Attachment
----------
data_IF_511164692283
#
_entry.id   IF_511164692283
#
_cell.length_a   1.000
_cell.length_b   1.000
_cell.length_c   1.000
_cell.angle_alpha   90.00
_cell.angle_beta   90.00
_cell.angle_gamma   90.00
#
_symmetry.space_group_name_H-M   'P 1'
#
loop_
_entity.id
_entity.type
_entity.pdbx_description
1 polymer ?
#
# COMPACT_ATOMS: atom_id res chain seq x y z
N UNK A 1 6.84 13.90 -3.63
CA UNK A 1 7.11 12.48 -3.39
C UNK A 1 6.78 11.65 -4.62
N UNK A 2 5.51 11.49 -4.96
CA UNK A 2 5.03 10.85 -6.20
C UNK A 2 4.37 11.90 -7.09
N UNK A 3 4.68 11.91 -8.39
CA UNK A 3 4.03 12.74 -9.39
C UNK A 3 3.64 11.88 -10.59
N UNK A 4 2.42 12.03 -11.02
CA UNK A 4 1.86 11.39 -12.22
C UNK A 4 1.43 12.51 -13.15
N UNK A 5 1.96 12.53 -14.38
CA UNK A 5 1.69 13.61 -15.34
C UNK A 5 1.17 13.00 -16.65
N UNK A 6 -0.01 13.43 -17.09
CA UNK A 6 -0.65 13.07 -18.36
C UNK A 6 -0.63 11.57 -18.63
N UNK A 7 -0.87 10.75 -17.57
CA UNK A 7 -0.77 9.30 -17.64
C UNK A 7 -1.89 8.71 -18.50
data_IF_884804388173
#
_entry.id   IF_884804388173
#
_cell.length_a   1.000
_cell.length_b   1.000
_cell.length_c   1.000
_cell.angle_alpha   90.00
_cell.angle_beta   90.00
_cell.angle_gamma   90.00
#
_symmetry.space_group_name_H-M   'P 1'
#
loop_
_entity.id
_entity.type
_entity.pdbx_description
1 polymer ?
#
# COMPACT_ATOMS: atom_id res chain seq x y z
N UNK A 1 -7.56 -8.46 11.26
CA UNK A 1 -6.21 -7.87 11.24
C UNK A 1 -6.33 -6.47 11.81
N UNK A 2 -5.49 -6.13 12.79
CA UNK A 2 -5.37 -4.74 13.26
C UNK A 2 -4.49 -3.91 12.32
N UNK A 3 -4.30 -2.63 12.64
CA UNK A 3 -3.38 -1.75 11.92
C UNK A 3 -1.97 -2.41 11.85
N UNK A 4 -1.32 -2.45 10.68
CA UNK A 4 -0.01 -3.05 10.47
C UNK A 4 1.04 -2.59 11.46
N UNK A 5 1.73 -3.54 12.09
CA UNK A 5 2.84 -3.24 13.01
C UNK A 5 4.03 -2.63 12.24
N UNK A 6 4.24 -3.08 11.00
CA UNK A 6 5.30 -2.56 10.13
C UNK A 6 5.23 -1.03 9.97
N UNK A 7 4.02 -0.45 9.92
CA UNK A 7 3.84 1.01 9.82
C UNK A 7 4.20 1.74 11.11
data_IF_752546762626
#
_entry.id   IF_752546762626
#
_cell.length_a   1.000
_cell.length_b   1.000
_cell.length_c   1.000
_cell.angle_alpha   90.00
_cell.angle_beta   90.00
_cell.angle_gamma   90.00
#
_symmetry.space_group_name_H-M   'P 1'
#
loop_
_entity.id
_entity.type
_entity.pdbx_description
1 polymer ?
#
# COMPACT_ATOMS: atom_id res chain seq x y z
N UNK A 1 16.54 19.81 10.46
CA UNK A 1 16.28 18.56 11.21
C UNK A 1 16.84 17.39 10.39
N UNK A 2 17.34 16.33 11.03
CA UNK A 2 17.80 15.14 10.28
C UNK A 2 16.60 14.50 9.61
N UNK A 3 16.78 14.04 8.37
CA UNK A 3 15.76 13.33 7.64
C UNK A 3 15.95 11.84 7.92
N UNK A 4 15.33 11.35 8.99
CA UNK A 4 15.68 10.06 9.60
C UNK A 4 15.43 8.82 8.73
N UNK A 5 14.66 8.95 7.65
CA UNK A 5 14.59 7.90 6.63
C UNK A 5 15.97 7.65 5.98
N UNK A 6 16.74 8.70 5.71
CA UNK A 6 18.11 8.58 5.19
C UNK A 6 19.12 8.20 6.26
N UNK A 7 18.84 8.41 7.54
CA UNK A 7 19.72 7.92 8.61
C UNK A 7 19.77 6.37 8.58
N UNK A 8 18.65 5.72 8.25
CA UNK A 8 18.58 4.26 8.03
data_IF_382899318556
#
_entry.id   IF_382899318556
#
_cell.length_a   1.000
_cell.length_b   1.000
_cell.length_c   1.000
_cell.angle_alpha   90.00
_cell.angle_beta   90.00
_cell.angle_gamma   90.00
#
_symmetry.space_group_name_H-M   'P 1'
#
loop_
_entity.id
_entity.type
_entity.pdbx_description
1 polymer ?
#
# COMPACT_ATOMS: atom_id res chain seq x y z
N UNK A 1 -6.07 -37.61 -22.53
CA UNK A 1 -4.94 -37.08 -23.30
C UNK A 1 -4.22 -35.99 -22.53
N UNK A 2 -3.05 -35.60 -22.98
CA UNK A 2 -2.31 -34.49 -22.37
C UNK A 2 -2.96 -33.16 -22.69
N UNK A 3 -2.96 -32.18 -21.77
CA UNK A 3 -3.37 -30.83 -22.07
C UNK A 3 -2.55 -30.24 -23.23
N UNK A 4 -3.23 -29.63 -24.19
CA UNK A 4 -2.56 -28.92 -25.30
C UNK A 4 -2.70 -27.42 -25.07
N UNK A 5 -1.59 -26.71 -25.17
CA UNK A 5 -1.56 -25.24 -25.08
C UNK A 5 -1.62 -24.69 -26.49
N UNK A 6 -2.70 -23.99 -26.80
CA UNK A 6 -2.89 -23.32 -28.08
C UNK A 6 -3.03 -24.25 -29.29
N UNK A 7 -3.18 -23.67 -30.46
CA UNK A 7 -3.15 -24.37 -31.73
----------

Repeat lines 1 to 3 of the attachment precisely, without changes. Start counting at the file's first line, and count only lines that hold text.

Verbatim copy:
data_IF_511164692283
#
_entry.id   IF_511164692283